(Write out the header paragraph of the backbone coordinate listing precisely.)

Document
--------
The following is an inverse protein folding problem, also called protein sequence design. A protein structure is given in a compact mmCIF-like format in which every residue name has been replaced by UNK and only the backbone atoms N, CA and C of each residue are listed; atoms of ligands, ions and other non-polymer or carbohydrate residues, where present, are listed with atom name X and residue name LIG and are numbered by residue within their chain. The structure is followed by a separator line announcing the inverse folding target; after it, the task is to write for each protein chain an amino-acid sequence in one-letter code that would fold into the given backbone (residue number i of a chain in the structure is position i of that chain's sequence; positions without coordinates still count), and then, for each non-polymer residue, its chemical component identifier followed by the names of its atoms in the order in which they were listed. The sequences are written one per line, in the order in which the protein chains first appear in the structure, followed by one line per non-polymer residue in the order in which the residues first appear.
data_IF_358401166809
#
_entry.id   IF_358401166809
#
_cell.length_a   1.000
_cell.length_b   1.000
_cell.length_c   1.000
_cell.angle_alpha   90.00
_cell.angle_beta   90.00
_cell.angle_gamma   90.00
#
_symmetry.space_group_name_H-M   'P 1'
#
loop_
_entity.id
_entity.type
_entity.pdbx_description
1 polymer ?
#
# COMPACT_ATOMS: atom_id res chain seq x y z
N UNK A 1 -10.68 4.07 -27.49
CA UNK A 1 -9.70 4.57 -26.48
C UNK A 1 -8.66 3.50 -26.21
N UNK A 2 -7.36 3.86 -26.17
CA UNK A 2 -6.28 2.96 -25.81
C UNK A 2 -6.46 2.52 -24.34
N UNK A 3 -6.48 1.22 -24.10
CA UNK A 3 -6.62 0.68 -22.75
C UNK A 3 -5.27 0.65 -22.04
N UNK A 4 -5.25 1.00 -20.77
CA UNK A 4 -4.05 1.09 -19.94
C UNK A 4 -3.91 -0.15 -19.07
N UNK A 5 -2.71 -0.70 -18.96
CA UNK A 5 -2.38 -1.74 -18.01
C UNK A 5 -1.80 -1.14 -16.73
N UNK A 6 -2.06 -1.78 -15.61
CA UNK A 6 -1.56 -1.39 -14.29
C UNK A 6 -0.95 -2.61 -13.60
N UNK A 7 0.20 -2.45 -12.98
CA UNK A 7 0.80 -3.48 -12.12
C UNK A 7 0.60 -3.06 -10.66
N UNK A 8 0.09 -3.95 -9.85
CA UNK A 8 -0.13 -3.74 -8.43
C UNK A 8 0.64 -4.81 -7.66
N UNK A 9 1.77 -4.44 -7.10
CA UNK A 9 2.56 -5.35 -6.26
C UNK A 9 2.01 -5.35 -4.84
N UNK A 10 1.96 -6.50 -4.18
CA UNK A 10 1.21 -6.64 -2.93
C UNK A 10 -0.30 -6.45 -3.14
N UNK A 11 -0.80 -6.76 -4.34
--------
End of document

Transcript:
The following is an inverse protein folding problem, also called protein sequence design. A protein structure is given in a compact mmCIF-like format in which every residue name has been replaced by UNK and only the backbone atoms N, CA and C of each residue are listed; atoms of ligands, ions and other non-polymer or carbohydrate residues, where present, are listed with atom name X and residue name LIG and are numbered by residue within their chain. The structure is followed by a separator line announcing the inverse folding target; after it, the task is to write for each protein chain an amino-acid sequence in one-letter code that would fold into the given backbone (residue number i of a chain in the structure is position i of that chain's sequence; positions without coordinates still count), and then, for each non-polymer residue, its chemical component identifier followed by the names of its atoms in the order in which they were listed. The sequences are written one per line, in the order in which the protein chains first appear in the structure, followed by one line per non-polymer residue in the order in which the residues first appear.